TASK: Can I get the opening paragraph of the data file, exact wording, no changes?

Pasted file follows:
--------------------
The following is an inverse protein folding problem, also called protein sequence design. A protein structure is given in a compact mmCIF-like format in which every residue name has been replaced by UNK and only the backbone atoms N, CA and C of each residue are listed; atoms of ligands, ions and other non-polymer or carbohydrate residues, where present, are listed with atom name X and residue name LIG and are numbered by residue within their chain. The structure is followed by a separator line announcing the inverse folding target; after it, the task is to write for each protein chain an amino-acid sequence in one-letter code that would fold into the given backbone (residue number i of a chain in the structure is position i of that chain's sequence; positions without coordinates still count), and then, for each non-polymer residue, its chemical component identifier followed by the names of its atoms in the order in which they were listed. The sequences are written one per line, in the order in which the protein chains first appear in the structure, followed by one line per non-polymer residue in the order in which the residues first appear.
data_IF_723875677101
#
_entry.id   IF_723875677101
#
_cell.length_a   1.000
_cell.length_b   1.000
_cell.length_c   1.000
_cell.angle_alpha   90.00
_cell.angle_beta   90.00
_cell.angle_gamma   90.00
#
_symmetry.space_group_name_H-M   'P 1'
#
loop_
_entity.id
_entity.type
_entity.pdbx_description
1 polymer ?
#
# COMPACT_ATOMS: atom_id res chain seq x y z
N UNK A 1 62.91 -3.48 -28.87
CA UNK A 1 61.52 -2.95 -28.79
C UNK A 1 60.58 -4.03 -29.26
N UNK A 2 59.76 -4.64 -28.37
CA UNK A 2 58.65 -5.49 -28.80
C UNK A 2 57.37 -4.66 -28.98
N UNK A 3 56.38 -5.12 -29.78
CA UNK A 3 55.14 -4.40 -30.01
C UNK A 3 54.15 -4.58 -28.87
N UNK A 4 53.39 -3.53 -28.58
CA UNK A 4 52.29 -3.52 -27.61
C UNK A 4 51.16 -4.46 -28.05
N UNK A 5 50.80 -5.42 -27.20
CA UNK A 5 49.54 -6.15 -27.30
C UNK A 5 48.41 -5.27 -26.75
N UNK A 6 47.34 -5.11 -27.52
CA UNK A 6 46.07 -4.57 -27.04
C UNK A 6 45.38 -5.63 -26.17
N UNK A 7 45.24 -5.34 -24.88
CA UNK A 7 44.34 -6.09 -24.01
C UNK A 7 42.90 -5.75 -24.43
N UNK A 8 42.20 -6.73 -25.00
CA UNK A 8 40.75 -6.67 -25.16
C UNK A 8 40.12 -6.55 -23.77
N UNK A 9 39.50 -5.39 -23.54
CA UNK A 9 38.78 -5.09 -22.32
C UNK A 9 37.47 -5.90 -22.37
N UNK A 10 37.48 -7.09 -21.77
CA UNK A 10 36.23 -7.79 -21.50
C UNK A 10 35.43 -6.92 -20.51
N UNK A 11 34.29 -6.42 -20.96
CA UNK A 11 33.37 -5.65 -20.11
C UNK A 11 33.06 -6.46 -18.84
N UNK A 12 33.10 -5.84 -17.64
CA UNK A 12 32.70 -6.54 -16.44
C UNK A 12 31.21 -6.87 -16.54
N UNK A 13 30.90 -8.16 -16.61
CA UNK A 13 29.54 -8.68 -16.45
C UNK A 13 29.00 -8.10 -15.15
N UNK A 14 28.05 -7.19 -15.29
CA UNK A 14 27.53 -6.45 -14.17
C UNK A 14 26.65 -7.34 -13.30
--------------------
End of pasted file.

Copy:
The following is an inverse protein folding problem, also called protein sequence design. A protein structure is given in a compact mmCIF-like format in which every residue name has been replaced by UNK and only the backbone atoms N, CA and C of each residue are listed; atoms of ligands, ions and other non-polymer or carbohydrate residues, where present, are listed with atom name X and residue name LIG and are numbered by residue within their chain. The structure is followed by a separator line announcing the inverse folding target; after it, the task is to write for each protein chain an amino-acid sequence in one-letter code that would fold into the given backbone (residue number i of a chain in the structure is position i of that chain's sequence; positions without coordinates still count), and then, for each non-polymer residue, its chemical component identifier followed by the names of its atoms in the order in which they were listed. The sequences are written one per line, in the order in which the protein chains first appear in the structure, followed by one line per non-polymer residue in the order in which the residues first appear.